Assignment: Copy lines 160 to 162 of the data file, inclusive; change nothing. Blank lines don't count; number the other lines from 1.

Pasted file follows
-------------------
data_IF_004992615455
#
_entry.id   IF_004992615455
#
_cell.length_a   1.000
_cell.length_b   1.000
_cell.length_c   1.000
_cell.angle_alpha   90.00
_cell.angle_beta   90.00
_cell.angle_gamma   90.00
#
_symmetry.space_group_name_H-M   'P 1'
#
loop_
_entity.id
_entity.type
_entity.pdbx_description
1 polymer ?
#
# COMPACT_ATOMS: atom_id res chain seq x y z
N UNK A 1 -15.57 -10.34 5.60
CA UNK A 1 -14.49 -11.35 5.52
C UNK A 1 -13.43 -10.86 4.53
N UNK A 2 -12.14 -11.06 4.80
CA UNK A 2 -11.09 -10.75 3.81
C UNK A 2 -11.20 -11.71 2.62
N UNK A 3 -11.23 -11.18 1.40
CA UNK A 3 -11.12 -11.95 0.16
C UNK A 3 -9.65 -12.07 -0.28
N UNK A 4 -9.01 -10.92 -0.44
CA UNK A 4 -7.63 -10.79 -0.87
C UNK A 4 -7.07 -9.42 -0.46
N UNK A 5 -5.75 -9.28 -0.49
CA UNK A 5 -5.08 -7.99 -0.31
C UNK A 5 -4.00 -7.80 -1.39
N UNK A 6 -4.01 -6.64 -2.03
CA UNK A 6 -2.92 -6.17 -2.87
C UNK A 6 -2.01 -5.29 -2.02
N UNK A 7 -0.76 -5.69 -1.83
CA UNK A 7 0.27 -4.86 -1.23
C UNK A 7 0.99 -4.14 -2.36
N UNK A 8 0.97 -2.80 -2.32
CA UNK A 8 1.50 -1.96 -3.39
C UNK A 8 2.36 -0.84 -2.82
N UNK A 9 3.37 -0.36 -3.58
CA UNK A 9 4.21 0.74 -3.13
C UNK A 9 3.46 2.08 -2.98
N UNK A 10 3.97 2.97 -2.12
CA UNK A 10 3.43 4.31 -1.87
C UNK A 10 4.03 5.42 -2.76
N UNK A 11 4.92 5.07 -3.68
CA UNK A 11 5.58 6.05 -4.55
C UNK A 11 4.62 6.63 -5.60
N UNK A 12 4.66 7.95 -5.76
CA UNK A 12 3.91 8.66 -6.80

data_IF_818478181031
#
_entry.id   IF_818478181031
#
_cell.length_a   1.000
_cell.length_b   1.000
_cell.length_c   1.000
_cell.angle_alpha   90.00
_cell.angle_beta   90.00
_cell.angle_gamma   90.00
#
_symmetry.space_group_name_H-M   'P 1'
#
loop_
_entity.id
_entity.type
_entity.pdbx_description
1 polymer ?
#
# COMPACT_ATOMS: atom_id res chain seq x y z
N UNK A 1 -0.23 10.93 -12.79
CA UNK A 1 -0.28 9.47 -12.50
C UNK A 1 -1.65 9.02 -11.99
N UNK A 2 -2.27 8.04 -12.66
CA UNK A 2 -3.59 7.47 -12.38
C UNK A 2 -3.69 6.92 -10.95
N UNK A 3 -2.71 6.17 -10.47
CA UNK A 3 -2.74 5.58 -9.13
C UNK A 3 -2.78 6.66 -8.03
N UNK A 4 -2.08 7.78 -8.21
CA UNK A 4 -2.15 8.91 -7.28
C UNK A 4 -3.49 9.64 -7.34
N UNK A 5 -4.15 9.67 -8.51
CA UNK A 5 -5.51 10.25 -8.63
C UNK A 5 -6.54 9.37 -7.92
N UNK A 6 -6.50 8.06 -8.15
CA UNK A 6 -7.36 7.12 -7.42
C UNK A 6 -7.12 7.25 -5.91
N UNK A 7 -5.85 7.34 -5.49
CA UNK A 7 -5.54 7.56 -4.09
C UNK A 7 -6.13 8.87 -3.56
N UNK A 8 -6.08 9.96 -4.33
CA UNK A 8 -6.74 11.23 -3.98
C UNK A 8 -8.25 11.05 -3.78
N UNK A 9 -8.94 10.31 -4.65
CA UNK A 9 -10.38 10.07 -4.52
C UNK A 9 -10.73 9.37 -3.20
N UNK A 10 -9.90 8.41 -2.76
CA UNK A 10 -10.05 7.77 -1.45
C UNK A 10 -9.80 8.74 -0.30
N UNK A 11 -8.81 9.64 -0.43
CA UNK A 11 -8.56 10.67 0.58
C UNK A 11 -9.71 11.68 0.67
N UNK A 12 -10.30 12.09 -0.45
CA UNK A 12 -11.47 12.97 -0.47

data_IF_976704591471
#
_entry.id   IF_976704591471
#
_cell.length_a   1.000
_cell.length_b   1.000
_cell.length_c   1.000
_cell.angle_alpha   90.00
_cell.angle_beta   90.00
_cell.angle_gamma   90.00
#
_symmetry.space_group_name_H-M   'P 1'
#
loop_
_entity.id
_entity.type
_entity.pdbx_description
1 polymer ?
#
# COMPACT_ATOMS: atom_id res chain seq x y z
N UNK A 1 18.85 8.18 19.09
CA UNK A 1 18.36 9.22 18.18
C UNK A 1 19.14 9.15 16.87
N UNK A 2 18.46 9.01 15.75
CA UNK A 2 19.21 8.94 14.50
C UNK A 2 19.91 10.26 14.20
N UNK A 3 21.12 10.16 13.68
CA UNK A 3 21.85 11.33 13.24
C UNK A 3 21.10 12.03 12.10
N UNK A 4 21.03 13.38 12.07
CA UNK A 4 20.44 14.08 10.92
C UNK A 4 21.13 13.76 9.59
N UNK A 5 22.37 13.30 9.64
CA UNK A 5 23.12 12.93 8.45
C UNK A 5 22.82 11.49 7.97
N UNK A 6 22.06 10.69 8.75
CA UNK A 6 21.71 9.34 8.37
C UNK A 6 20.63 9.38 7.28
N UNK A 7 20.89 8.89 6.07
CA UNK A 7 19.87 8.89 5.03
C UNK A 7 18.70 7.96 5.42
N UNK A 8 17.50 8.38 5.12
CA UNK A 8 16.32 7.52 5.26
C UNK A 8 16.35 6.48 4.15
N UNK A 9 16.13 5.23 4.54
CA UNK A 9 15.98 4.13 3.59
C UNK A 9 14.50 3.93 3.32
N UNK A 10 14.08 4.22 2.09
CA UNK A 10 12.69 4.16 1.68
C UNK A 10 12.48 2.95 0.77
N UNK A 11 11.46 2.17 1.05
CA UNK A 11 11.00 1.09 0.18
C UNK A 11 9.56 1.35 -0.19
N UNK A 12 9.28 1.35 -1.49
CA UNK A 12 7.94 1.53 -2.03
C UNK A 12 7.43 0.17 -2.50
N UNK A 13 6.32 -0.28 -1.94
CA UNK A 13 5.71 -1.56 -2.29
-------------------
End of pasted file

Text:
C UNK A 10 12.48 2.95 0.77
N UNK A 11 11.46 2.17 1.05
CA UNK A 11 11.00 1.09 0.18